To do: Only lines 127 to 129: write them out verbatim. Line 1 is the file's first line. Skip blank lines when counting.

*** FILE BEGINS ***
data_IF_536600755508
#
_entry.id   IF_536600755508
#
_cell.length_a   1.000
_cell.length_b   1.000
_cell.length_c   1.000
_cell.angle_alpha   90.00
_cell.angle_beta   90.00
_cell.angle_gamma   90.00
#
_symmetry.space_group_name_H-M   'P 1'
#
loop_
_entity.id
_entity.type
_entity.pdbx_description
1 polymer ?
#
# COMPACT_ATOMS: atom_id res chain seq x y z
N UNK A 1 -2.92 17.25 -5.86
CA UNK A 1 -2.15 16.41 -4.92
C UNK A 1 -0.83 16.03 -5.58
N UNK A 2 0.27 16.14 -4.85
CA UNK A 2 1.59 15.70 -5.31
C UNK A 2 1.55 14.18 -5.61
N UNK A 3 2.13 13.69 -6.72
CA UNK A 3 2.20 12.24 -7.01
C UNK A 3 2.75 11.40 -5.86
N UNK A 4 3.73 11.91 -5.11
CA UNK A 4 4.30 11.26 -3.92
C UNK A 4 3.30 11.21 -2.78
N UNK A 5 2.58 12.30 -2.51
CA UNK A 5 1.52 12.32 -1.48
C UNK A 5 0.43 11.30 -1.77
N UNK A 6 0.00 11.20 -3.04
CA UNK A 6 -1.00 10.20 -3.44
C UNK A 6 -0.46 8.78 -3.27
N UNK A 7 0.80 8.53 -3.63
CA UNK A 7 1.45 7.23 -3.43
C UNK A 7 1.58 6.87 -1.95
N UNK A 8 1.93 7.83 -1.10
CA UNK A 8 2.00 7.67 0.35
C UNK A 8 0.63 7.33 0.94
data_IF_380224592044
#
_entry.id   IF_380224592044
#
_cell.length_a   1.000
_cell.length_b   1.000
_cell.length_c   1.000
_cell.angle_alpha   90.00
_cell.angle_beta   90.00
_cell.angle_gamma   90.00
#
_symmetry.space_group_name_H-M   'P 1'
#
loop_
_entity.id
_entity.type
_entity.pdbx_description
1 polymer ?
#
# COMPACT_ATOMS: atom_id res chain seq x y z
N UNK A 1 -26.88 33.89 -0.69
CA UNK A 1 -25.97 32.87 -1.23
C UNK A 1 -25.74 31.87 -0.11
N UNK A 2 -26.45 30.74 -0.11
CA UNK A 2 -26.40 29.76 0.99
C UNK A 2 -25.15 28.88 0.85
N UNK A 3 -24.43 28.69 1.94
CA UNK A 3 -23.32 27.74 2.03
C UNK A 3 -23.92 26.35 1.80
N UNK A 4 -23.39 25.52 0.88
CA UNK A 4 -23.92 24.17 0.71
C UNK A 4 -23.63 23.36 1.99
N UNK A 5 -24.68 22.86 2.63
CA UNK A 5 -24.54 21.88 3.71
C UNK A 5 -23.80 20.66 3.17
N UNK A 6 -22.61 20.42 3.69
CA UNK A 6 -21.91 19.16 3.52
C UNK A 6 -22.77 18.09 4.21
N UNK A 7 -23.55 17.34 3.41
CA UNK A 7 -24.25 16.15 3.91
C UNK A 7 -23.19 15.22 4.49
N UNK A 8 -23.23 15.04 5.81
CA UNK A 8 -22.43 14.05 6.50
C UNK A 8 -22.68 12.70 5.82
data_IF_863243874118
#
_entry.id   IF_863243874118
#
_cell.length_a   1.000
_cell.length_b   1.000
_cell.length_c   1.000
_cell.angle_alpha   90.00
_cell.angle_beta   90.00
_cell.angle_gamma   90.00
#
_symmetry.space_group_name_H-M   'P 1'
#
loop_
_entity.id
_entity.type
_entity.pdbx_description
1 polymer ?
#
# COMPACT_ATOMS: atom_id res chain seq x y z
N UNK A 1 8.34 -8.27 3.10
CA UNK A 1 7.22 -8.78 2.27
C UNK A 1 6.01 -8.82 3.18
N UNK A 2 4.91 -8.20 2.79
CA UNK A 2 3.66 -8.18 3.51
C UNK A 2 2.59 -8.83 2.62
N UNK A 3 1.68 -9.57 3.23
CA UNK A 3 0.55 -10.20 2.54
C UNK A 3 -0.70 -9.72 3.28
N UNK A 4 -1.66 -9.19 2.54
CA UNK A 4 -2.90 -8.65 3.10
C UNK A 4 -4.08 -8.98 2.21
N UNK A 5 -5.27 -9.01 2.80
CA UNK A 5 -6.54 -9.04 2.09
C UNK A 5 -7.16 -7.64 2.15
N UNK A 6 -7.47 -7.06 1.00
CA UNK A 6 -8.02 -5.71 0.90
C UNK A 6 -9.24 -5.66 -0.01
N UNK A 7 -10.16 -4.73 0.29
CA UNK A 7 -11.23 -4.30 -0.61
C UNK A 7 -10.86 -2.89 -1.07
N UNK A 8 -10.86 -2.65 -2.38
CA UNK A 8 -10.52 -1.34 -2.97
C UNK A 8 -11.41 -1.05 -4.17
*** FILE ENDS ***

N UNK A 7 -10.16 -4.73 0.29
CA UNK A 7 -11.23 -4.30 -0.61
C UNK A 7 -10.86 -2.89 -1.07